Volume 1, Issue 4
4th Quarter, 2006

Strategies for Personality Transfer

William Sims Bainbridge

page 10 of 15

A convenient way to record autobiographical memories is to carry around a PDA or pocket computer, and write them down at moments of inactivity during the day. A person can fully describe an episodic memory in one written paragraph. Any more complex narrative may link together several episodes or scripts, including Bainbridgeconnected episodes that occur in a short period of time like scenes in a one-act drama. For example, a script for washing clothing connects to one for drying the clothes which connects to one for putting clean, dry clothing on hangers in the closet. Some people have a tendency when writing an episodic memory to add all kinds of explanatory material from semantic memory, but the one-paragraph rule applies to the episodic memory itself. It is said that each episode contains a memory of time and of space, but this is not quite true. Episodic memories often include a spatial image of location and the direction one is facing, along with the relative locations of objects or people. They do not carry a time stamp, however, and it is often possible to say within a few inches where an episode took place, but not know within a decade when.

Autobiographical memories carry emotion or can be described in terms of the emotions that were probably involved.[1] Thus, for my current research on autobiographical memories I have created the software system I call ANNE (ANalogies in Natural Emotions) in terms of 20 emotions: anger, boredom, desire, disgust, excitement, fear, frustration, gratitude, hate, indifference, joy, love, lust, pain, pleasure, pride, sadness, satisfaction, shame, surprise.

Image 7: A screenshot of Bainbridge’s “Anne” program

Built into the system are 4,000 emotion-eliciting stimuli, including many events that relate to scripts most people have in their minds, such as: not being able to breathe, being at the top of a very tall building, being confined in a small space. The respondent rates each of these situations in terms of how much it might elicit each of the 20 emotions in him or her. The person also writes out 1,000 autobiographical memories and rates them in the same way.

Traditional diaries and contemporary blogs can both be tools for recording stream of consciousness over the life course, as can the computerized systems being developed by Bell, Wactlar and Mann. One advantage of recording autobiographical memories is that they are a sample of the past events that really matter to the individual, rather than a roster of everything that ever happened.  Depth psychology, whether psychoanalytic or of some more modern sort, can identify developmental influences and connections to the immediate surroundings (microenvironment) or the wider world (macroenvironment). An especially powerful way of relating the social environment to the individual person is to archive simultaneously all the members of a family plus close friends, ideally an entire community. Clearly, how two lives intertwine can be an important dynamic for both of them.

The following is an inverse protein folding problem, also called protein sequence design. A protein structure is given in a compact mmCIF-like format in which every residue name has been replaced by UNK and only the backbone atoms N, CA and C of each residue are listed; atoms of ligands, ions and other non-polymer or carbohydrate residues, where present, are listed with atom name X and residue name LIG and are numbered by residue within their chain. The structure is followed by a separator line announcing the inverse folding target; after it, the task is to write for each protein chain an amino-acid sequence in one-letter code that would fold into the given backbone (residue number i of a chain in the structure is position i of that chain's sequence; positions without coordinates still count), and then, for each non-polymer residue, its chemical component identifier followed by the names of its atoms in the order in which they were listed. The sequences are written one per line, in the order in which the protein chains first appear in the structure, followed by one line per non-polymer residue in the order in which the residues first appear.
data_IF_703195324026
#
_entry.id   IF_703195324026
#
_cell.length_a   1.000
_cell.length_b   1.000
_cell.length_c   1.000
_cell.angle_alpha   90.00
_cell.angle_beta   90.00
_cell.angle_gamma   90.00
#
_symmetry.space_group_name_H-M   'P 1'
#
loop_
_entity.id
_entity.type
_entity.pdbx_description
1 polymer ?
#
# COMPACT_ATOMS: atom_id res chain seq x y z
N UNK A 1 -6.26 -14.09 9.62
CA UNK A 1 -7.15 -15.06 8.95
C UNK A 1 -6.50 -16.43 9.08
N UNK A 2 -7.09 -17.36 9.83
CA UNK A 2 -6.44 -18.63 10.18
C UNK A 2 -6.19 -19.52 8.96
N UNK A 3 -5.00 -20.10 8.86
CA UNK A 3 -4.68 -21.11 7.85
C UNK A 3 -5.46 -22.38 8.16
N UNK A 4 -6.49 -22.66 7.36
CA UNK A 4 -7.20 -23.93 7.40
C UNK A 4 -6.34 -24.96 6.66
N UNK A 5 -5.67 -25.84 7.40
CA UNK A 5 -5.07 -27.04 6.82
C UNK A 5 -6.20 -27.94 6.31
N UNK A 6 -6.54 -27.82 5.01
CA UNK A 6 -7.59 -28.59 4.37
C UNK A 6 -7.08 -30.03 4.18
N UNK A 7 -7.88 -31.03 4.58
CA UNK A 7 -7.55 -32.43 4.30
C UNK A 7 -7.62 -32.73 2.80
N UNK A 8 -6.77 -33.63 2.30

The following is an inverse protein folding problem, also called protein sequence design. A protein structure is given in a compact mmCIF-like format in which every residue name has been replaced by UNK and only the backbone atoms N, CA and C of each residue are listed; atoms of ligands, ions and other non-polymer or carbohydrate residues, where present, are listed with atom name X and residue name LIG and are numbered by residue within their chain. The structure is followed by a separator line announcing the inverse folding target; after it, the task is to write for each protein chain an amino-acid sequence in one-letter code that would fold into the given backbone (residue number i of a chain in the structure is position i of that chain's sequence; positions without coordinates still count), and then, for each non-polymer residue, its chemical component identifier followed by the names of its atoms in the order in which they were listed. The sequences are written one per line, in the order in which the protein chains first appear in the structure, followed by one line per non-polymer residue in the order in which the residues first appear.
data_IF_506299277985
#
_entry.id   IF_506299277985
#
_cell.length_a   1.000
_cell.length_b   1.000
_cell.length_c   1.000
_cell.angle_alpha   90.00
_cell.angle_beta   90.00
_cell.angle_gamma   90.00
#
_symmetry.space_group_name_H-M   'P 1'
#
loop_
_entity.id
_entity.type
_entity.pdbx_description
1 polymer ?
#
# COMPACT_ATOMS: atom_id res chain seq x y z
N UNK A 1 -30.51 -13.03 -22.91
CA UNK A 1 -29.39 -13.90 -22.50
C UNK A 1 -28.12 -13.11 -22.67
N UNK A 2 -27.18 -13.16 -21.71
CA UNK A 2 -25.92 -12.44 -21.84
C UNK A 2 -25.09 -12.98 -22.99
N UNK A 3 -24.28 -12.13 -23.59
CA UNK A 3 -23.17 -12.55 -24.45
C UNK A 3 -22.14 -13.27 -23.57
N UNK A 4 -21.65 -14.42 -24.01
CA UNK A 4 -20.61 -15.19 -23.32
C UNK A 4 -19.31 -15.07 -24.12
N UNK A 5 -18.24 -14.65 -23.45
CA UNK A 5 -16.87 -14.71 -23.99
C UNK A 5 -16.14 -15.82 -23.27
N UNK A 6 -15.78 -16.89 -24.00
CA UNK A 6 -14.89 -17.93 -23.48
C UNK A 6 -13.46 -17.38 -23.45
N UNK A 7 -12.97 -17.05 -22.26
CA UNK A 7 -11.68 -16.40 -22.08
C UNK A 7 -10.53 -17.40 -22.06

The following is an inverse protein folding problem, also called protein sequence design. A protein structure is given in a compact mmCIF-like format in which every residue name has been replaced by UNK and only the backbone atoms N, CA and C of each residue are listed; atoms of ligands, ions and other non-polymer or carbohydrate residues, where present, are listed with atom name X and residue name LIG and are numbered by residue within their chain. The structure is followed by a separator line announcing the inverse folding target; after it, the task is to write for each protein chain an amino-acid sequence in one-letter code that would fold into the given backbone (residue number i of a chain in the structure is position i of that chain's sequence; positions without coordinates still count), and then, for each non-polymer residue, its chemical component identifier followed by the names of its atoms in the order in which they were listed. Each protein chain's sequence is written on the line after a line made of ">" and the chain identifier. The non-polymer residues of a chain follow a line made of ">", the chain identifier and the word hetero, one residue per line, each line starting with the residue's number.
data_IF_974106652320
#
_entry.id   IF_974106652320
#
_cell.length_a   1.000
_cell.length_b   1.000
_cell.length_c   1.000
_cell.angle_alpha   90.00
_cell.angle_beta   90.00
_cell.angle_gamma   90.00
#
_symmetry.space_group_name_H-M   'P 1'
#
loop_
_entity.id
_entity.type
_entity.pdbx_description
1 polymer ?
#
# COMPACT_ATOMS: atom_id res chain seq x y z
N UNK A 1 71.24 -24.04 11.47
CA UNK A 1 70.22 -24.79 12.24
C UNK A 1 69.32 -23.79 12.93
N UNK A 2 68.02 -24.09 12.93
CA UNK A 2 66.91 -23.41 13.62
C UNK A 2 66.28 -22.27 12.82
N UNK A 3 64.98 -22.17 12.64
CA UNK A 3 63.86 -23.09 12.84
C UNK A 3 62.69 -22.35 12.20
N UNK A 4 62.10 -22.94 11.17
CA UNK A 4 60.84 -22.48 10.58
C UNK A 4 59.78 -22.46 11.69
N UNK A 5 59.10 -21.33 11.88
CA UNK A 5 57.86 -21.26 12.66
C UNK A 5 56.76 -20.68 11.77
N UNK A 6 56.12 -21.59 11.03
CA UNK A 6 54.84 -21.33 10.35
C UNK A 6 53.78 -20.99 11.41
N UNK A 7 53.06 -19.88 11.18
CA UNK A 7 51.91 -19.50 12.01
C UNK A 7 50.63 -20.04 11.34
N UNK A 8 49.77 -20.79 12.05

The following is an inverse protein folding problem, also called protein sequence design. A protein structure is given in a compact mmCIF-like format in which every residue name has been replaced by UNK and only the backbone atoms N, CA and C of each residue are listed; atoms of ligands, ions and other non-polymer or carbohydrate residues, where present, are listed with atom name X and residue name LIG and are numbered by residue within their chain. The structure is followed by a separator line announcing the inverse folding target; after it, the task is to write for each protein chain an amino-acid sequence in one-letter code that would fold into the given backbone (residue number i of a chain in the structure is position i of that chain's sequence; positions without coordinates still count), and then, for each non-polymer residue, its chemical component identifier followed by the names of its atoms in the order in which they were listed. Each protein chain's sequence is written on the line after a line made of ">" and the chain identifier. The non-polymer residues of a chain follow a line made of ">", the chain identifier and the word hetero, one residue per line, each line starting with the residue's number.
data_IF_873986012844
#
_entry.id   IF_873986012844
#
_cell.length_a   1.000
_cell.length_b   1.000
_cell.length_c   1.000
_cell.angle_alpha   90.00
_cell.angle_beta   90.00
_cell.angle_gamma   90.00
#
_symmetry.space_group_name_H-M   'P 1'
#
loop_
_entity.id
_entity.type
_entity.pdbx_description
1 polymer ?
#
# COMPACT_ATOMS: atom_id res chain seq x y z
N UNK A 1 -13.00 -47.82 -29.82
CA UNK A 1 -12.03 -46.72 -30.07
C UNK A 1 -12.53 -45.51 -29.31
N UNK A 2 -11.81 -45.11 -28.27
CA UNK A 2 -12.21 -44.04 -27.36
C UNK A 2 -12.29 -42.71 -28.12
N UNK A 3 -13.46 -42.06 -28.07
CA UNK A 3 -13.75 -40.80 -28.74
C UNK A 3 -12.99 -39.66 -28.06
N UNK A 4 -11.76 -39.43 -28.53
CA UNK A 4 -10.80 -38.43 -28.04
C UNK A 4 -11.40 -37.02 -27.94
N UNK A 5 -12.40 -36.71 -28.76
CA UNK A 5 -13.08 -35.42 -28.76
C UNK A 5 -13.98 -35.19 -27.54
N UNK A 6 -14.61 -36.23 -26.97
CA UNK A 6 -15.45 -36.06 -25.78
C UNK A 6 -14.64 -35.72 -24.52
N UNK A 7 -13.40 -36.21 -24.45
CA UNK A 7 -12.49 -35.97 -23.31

Accuracy and Realism
Given all the many ways of measuring a person’s actions, reactions, and physical characteristics, one may wonder how much information is enough. Clearly, the answer will depend to some extent upon one’s philosophical orientation toward human personality, and upon one’s immediate practical goal. Borrowing a term from linguistics, we might say this is the question of pragmatics, concerning the relationship between what the person has to express and the expressions we have so far captured. Pragmatically, we need to balance accuracy of personality capture against the realistic cost of going beyond the point of diminishing returns. 

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1. Zaionc, Robert B. 1998. “Emotions,” pp. 591-632 in The Handbook of Social Psychology, edited by Daniel T. Gilbert, Susan T. Fiske, and Gardner Lindzey. New York: McGraw-Hill.
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